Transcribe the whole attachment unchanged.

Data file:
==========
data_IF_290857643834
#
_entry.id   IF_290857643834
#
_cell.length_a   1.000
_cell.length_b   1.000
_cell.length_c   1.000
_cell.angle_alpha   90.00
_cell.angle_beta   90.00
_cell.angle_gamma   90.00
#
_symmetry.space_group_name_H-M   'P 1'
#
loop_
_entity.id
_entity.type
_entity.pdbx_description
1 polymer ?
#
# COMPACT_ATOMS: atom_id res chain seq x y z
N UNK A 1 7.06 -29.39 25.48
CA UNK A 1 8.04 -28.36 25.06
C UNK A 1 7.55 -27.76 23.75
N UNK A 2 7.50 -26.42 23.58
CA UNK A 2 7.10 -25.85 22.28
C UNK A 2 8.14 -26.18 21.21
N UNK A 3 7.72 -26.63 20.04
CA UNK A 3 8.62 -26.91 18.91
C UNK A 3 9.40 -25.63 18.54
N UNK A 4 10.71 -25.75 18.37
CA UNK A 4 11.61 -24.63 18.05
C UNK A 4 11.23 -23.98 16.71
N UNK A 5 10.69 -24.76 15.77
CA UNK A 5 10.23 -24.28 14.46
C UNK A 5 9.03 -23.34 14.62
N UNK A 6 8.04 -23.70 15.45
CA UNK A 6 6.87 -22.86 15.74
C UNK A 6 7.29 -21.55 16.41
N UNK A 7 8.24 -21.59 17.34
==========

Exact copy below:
data_IF_290857643834
#
_entry.id   IF_290857643834
#
_cell.length_a   1.000
_cell.length_b   1.000
_cell.length_c   1.000
_cell.angle_alpha   90.00
_cell.angle_beta   90.00
_cell.angle_gamma   90.00
#
_symmetry.space_group_name_H-M   'P 1'
#
loop_
_entity.id
_entity.type
_entity.pdbx_description
1 polymer ?
#
# COMPACT_ATOMS: atom_id res chain seq x y z
N UNK A 1 7.06 -29.39 25.48
CA UNK A 1 8.04 -28.36 25.06
C UNK A 1 7.55 -27.76 23.75
N UNK A 2 7.50 -26.42 23.58
CA UNK A 2 7.10 -25.85 22.28
C UNK A 2 8.14 -26.18 21.21
N UNK A 3 7.72 -26.63 20.04
CA UNK A 3 8.62 -26.91 18.91
C UNK A 3 9.40 -25.63 18.54
N UNK A 4 10.71 -25.75 18.37
CA UNK A 4 11.61 -24.63 18.05
C UNK A 4 11.23 -23.98 16.71
N UNK A 5 10.69 -24.76 15.77
CA UNK A 5 10.23 -24.28 14.46
C UNK A 5 9.03 -23.34 14.62
N UNK A 6 8.04 -23.70 15.45
CA UNK A 6 6.87 -22.86 15.74
C UNK A 6 7.29 -21.55 16.41
N UNK A 7 8.24 -21.59 17.34